What are the possibilities for a peaceful agreement?
Each American administration has come up with its own plan for a peace deal between the Palestinians and Israel. The deal made by Bill Clinton in 1993, mentioned above was probably the most concrete. The roadmap that Bush introduced went nowhere and when Trump declared Jerusalem as the capital of Israel, the Palestinians were left out in the cold. With the Biden administration there could be some hope. Things appear to be different. However, the options are limited. There are three possibilities:
1.A single state
2.A two-state model
3.A Palestinian state
Israel is not likely to accept the idea of a single state. It is like a state within a state of Palestine. It has been proposed and rejected. The two-state system is a possibility with a lot of international support. This means accepting the state of Israel and co-existing. Hamas, however, is not incredibly supportive, and negotiations have stopped. The third option is unacceptable since the Jews will be in a minority giving the Palestinians control. The only viable option for the Palestinians is the two-state model. It is not the ideal scenario, but it will give the Palestinians some autonomy to build a country.
Israel is in a precarious situation. Politically, it is unstable. It has not had a strong stable government and ruling with coalition partners has not led to any decisive or commitment to negotiate a deal. The government seems to change every six months. Building settlements and giving subsidized housing to Jewish settlers is one way of appeasing internal political rifts. The hardline Jewish settlers are power brokers and Israel is not likely to upset these groups. Ultimately, the intention is to push the Palestinians away and scatter them in small villages or ghettoes like Nablus, with checkpoints to control them. With Jewish settlements appearing everywhere on Palestinian land, the hope for a Palestinian state becomes weaker. Israel, therefore, will push its expansionist policy and marginalizing the Palestinians into ghettoes and seasonal workers. Hamas is fighting a war on its own, with bloody consequences.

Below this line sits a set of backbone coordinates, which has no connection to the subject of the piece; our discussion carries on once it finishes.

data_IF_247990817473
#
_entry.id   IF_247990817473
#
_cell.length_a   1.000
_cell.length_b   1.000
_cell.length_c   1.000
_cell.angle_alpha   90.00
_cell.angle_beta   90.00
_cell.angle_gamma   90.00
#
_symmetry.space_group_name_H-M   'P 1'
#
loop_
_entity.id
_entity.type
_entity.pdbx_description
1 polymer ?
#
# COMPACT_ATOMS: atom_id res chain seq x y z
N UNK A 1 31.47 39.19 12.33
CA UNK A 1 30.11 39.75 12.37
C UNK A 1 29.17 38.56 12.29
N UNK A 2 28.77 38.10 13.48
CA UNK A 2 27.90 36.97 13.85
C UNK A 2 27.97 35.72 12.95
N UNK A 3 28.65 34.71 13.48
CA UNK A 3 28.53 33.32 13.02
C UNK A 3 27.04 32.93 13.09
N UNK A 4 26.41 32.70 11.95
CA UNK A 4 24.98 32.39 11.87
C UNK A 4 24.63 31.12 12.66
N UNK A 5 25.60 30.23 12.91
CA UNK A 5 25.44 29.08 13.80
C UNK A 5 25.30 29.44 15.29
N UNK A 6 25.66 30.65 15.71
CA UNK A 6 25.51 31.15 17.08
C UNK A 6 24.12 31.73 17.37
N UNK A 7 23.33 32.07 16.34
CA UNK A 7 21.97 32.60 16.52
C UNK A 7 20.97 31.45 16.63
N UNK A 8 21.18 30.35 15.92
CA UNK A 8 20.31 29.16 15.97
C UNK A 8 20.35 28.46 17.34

An international coalition
The occupation of Palestine is a sensitive issue not only to Muslims and Arabs, but to everyone who believes in justice. Jerusalem and the Al Aqsa Mosque are landmarks and symbols. They are significant to Islam with deep roots. To a non-Muslim, it may be difficult to understand the emotional and religious ties. The air strikes in Gaza and at the site of the Holy Mosque in the month of Ramadhan is seen as a total disregard for humans. Furthermore, it confirms the arrogance of Israel that it can wipe out the Palestinians as it pleases. The assaults on these historical sites release a lot of anger and emotions among Muslims. Israel has the right to defend its sovereignty, just like the Palestinians have the right to a homeland. But denying their rights to exist is inhumane.
One option is emerging. Recently, Turkey has been very vocal, and it has thrown its support to liberate Jerusalem and the Palestinian people. Other nations such as Pakistan, Algeria and Kuwait have also voiced out their concerns. The role of Saudia Arabia is pivotal since it is an ally of the West and has leverage. Is a military intervention possible? Yes. But that will throw the region into flames and chaos. However, the idea could send Israel some strong signals and force it to stop its expansionist policy and return to the negotiation. If there is a change of thinking in Washington, this could be what the Palestinians have been hoping for the last fifty years. Hamas should also tone down its rhetoric.
The arrogance and belligerence of Israel and the formation of a coalition to liberate the Palestinians are two important trends. These two simultaneous but opposing trends have immense implications. If the Middle East rises in defence of its historical heritage, as never seen before, it could mark the beginning of a revival. As the world is dealing with a pandemic, war in the Middle East looks a lesser possibility, but if the brutality and oppression continues, the situation could escalate involving others, for a final assault. Could this conflict bring unity in the Middle East? Let us remain optimistic.